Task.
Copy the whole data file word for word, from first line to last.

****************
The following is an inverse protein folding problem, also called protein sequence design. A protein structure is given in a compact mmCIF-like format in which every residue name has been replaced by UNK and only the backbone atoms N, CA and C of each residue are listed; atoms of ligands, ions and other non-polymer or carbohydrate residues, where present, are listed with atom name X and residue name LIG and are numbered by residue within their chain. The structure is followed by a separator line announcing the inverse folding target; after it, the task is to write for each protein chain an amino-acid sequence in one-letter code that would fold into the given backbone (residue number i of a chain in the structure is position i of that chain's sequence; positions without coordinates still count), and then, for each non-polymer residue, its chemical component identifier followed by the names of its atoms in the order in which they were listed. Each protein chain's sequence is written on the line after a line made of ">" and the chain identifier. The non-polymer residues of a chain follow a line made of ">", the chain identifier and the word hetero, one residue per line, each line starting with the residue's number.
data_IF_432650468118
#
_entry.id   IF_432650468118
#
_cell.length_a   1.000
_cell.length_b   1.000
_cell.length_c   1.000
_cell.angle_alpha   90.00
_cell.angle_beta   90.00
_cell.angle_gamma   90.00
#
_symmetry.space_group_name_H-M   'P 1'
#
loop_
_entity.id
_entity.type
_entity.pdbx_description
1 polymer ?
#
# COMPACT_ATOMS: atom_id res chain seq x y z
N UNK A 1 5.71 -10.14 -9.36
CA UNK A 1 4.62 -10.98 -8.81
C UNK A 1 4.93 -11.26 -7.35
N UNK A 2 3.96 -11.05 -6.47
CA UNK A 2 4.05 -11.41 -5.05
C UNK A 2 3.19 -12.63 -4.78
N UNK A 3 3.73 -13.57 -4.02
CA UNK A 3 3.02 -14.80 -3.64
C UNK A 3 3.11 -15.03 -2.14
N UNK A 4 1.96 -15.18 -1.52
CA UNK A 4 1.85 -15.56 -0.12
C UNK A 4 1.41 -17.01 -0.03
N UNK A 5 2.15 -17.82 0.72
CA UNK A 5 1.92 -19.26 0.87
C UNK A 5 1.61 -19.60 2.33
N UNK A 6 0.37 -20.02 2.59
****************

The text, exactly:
The following is an inverse protein folding problem, also called protein sequence design. A protein structure is given in a compact mmCIF-like format in which every residue name has been replaced by UNK and only the backbone atoms N, CA and C of each residue are listed; atoms of ligands, ions and other non-polymer or carbohydrate residues, where present, are listed with atom name X and residue name LIG and are numbered by residue within their chain. The structure is followed by a separator line announcing the inverse folding target; after it, the task is to write for each protein chain an amino-acid sequence in one-letter code that would fold into the given backbone (residue number i of a chain in the structure is position i of that chain's sequence; positions without coordinates still count), and then, for each non-polymer residue, its chemical component identifier followed by the names of its atoms in the order in which they were listed. Each protein chain's sequence is written on the line after a line made of ">" and the chain identifier. The non-polymer residues of a chain follow a line made of ">", the chain identifier and the word hetero, one residue per line, each line starting with the residue's number.
data_IF_432650468118
#
_entry.id   IF_432650468118
#
_cell.length_a   1.000
_cell.length_b   1.000
_cell.length_c   1.000
_cell.angle_alpha   90.00
_cell.angle_beta   90.00
_cell.angle_gamma   90.00
#
_symmetry.space_group_name_H-M   'P 1'
#
loop_
_entity.id
_entity.type
_entity.pdbx_description
1 polymer ?
#
# COMPACT_ATOMS: atom_id res chain seq x y z
N UNK A 1 5.71 -10.14 -9.36
CA UNK A 1 4.62 -10.98 -8.81
C UNK A 1 4.93 -11.26 -7.35
N UNK A 2 3.96 -11.05 -6.47
CA UNK A 2 4.05 -11.41 -5.05
C UNK A 2 3.19 -12.63 -4.78
N UNK A 3 3.73 -13.57 -4.02
CA UNK A 3 3.02 -14.80 -3.64
C UNK A 3 3.11 -15.03 -2.14
N UNK A 4 1.96 -15.18 -1.52
CA UNK A 4 1.85 -15.56 -0.12
C UNK A 4 1.41 -17.01 -0.03
N UNK A 5 2.15 -17.82 0.72
CA UNK A 5 1.92 -19.26 0.87
C UNK A 5 1.61 -19.60 2.33
N UNK A 6 0.37 -20.02 2.59